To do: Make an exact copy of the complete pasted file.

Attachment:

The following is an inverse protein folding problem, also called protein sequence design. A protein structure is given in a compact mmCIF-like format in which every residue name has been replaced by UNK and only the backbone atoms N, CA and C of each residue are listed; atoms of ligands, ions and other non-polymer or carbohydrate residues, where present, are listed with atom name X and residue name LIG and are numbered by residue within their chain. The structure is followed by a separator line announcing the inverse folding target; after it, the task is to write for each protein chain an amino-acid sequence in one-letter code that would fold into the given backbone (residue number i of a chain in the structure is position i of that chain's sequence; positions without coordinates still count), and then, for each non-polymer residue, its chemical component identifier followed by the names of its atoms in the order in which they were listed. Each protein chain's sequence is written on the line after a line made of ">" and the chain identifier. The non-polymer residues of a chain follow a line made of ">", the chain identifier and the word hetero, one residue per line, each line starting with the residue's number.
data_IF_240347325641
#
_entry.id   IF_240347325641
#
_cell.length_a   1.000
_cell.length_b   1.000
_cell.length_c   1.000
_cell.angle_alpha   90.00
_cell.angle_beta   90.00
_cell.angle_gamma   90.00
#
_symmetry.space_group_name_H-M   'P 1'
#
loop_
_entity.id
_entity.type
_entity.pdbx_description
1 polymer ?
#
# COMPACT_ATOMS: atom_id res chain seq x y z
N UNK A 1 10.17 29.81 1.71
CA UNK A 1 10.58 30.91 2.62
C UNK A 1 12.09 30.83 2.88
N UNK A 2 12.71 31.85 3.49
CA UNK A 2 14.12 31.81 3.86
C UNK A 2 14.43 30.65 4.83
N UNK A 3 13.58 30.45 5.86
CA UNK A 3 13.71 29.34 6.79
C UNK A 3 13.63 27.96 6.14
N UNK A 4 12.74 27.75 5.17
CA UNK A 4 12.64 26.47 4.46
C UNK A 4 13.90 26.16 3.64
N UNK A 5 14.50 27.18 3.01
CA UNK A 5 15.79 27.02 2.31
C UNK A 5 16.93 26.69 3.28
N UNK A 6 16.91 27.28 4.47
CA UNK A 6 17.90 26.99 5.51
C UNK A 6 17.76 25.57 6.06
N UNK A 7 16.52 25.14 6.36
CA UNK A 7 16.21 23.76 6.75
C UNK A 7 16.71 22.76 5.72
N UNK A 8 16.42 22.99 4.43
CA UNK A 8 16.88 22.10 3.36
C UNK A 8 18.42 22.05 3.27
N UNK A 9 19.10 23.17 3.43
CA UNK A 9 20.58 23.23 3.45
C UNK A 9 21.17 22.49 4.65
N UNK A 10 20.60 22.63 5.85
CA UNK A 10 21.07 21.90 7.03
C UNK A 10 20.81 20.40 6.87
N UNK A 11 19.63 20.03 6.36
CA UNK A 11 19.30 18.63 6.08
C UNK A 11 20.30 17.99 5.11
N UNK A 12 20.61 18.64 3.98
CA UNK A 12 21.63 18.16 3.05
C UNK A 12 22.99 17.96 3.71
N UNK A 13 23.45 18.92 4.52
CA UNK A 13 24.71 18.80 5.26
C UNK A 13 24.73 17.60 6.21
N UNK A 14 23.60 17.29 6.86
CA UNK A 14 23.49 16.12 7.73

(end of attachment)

The following is an inverse protein folding problem, also called protein sequence design. A protein structure is given in a compact mmCIF-like format in which every residue name has been replaced by UNK and only the backbone atoms N, CA and C of each residue are listed; atoms of ligands, ions and other non-polymer or carbohydrate residues, where present, are listed with atom name X and residue name LIG and are numbered by residue within their chain. The structure is followed by a separator line announcing the inverse folding target; after it, the task is to write for each protein chain an amino-acid sequence in one-letter code that would fold into the given backbone (residue number i of a chain in the structure is position i of that chain's sequence; positions without coordinates still count), and then, for each non-polymer residue, its chemical component identifier followed by the names of its atoms in the order in which they were listed. Each protein chain's sequence is written on the line after a line made of ">" and the chain identifier. The non-polymer residues of a chain follow a line made of ">", the chain identifier and the word hetero, one residue per line, each line starting with the residue's number.
data_IF_240347325641
#
_entry.id   IF_240347325641
#
_cell.length_a   1.000
_cell.length_b   1.000
_cell.length_c   1.000
_cell.angle_alpha   90.00
_cell.angle_beta   90.00
_cell.angle_gamma   90.00
#
_symmetry.space_group_name_H-M   'P 1'
#
loop_
_entity.id
_entity.type
_entity.pdbx_description
1 polymer ?
#
# COMPACT_ATOMS: atom_id res chain seq x y z
N UNK A 1 10.17 29.81 1.71
CA UNK A 1 10.58 30.91 2.62
C UNK A 1 12.09 30.83 2.88
N UNK A 2 12.71 31.85 3.49
CA UNK A 2 14.12 31.81 3.86
C UNK A 2 14.43 30.65 4.83
N UNK A 3 13.58 30.45 5.86
CA UNK A 3 13.71 29.34 6.79
C UNK A 3 13.63 27.96 6.14
N UNK A 4 12.74 27.75 5.17
CA UNK A 4 12.64 26.47 4.46
C UNK A 4 13.90 26.16 3.64
N UNK A 5 14.50 27.18 3.01
CA UNK A 5 15.79 27.02 2.31
C UNK A 5 16.93 26.69 3.28
N UNK A 6 16.91 27.28 4.47
CA UNK A 6 17.90 26.99 5.51
C UNK A 6 17.76 25.57 6.06
N UNK A 7 16.52 25.14 6.36
CA UNK A 7 16.21 23.76 6.75
C UNK A 7 16.71 22.76 5.72
N UNK A 8 16.42 22.99 4.43
CA UNK A 8 16.88 22.10 3.36
C UNK A 8 18.42 22.05 3.27
N UNK A 9 19.10 23.17 3.43
CA UNK A 9 20.58 23.23 3.45
C UNK A 9 21.17 22.49 4.65
N UNK A 10 20.60 22.63 5.85
CA UNK A 10 21.07 21.90 7.03
C UNK A 10 20.81 20.40 6.87
N UNK A 11 19.63 20.03 6.36
CA UNK A 11 19.30 18.63 6.08
C UNK A 11 20.30 17.99 5.11
N UNK A 12 20.61 18.64 3.98
CA UNK A 12 21.63 18.16 3.05
C UNK A 12 22.99 17.96 3.71
N UNK A 13 23.45 18.92 4.52
CA UNK A 13 24.71 18.80 5.26
C UNK A 13 24.73 17.60 6.21
N UNK A 14 23.60 17.29 6.86
CA UNK A 14 23.49 16.12 7.73